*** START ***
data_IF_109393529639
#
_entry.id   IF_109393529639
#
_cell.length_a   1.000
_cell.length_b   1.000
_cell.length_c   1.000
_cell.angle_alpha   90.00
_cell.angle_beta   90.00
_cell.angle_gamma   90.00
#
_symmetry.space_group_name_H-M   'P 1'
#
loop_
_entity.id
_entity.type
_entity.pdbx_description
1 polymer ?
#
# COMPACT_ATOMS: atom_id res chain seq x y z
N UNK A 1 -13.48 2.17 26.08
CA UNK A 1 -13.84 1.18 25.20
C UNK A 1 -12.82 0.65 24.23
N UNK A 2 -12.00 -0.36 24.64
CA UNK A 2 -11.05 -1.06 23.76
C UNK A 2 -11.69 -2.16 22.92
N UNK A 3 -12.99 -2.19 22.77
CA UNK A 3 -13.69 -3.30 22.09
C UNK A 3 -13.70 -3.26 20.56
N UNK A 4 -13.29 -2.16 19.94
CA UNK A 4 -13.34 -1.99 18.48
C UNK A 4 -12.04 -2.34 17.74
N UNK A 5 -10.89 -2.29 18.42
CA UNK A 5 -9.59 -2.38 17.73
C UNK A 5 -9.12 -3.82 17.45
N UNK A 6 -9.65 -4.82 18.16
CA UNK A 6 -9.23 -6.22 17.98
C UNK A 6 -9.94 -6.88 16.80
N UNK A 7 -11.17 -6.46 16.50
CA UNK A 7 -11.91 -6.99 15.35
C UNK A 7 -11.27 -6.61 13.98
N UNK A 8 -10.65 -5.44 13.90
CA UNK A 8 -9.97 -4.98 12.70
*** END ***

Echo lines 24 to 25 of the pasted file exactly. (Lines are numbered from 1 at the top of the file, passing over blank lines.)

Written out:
N UNK A 2 -12.00 -0.36 24.64
CA UNK A 2 -11.05 -1.06 23.76